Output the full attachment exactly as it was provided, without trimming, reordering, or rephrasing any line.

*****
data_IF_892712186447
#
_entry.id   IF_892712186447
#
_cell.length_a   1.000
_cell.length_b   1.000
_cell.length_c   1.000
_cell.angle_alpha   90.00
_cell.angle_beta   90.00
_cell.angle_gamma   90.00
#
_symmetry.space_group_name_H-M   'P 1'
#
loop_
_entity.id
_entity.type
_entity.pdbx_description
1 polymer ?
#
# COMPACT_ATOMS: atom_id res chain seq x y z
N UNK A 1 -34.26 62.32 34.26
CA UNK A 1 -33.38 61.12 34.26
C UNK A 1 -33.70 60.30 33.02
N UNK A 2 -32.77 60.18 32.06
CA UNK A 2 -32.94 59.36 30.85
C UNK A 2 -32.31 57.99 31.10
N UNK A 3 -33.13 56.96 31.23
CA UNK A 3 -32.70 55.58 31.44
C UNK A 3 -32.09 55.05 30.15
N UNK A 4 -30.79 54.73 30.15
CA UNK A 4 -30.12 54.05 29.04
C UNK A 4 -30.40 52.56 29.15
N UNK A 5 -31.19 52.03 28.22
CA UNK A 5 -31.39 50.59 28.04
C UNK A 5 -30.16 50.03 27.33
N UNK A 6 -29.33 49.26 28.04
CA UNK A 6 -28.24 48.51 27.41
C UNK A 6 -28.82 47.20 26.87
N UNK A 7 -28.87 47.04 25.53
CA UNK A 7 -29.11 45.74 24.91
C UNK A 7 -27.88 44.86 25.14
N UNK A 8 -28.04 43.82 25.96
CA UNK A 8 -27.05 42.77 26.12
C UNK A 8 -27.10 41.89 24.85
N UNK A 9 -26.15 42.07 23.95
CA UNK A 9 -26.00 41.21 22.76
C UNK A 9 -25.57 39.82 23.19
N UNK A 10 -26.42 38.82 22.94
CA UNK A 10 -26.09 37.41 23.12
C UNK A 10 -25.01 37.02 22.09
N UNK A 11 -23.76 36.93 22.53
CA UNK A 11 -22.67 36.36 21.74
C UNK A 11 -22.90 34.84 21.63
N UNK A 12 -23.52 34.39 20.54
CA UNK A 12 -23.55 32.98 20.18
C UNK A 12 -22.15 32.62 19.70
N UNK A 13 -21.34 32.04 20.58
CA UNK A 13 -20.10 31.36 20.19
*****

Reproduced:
data_IF_892712186447
#
_entry.id   IF_892712186447
#
_cell.length_a   1.000
_cell.length_b   1.000
_cell.length_c   1.000
_cell.angle_alpha   90.00
_cell.angle_beta   90.00
_cell.angle_gamma   90.00
#
_symmetry.space_group_name_H-M   'P 1'
#
loop_
_entity.id
_entity.type
_entity.pdbx_description
1 polymer ?
#
# COMPACT_ATOMS: atom_id res chain seq x y z
N UNK A 1 -34.26 62.32 34.26
CA UNK A 1 -33.38 61.12 34.26
C UNK A 1 -33.70 60.30 33.02
N UNK A 2 -32.77 60.18 32.06
CA UNK A 2 -32.94 59.36 30.85
C UNK A 2 -32.31 57.99 31.10
N UNK A 3 -33.13 56.96 31.23
CA UNK A 3 -32.70 55.58 31.44
C UNK A 3 -32.09 55.05 30.15
N UNK A 4 -30.79 54.73 30.15
CA UNK A 4 -30.12 54.05 29.04
C UNK A 4 -30.40 52.56 29.15
N UNK A 5 -31.19 52.03 28.22
CA UNK A 5 -31.39 50.59 28.04
C UNK A 5 -30.16 50.03 27.33
N UNK A 6 -29.33 49.26 28.04
CA UNK A 6 -28.24 48.51 27.41
C UNK A 6 -28.82 47.20 26.87
N UNK A 7 -28.87 47.04 25.53
CA UNK A 7 -29.11 45.74 24.91
C UNK A 7 -27.88 44.86 25.14
N UNK A 8 -28.04 43.82 25.96
CA UNK A 8 -27.05 42.77 26.12
C UNK A 8 -27.10 41.89 24.85
N UNK A 9 -26.15 42.07 23.95
CA UNK A 9 -26.00 41.21 22.76
C UNK A 9 -25.57 39.82 23.19
N UNK A 10 -26.42 38.82 22.94
CA UNK A 10 -26.09 37.41 23.12
C UNK A 10 -25.01 37.02 22.09
N UNK A 11 -23.76 36.93 22.53
CA UNK A 11 -22.67 36.36 21.74
C UNK A 11 -22.90 34.84 21.63
N UNK A 12 -23.52 34.39 20.54
CA UNK A 12 -23.55 32.98 20.18
C UNK A 12 -22.15 32.62 19.70
N UNK A 13 -21.34 32.04 20.58
CA UNK A 13 -20.10 31.36 20.19